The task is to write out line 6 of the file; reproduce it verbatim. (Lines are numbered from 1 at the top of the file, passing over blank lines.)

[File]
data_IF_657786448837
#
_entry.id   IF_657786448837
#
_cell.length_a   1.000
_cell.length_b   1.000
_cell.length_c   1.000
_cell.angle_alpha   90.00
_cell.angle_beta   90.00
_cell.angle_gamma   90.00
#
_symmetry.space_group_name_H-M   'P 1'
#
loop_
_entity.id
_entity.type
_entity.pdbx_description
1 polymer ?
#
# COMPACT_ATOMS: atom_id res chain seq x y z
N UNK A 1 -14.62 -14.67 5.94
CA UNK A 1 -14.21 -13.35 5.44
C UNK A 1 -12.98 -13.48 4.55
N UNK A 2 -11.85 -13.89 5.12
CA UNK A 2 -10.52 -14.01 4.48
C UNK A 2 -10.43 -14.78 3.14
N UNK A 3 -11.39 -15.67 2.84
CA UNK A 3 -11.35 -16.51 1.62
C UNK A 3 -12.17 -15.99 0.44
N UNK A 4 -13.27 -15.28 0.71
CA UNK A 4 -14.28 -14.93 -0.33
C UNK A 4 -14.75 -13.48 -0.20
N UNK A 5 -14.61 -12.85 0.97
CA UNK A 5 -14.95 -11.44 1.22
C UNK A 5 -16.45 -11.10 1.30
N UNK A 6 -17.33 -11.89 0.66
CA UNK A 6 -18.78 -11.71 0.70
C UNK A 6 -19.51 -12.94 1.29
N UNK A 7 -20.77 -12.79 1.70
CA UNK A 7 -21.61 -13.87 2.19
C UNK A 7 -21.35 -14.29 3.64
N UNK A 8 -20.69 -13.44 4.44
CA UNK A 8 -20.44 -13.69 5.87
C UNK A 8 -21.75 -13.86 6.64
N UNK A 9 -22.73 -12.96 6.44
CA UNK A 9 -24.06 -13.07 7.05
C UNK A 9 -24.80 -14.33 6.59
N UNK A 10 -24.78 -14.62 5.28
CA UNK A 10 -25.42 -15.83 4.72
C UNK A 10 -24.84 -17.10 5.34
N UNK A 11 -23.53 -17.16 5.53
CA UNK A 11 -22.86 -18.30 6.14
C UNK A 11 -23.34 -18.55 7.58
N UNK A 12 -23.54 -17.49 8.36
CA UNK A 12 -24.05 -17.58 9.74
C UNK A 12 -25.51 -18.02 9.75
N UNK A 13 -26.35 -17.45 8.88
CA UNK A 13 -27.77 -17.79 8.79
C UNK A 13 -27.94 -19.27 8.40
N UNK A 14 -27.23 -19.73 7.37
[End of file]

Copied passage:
_cell.length_b   1.000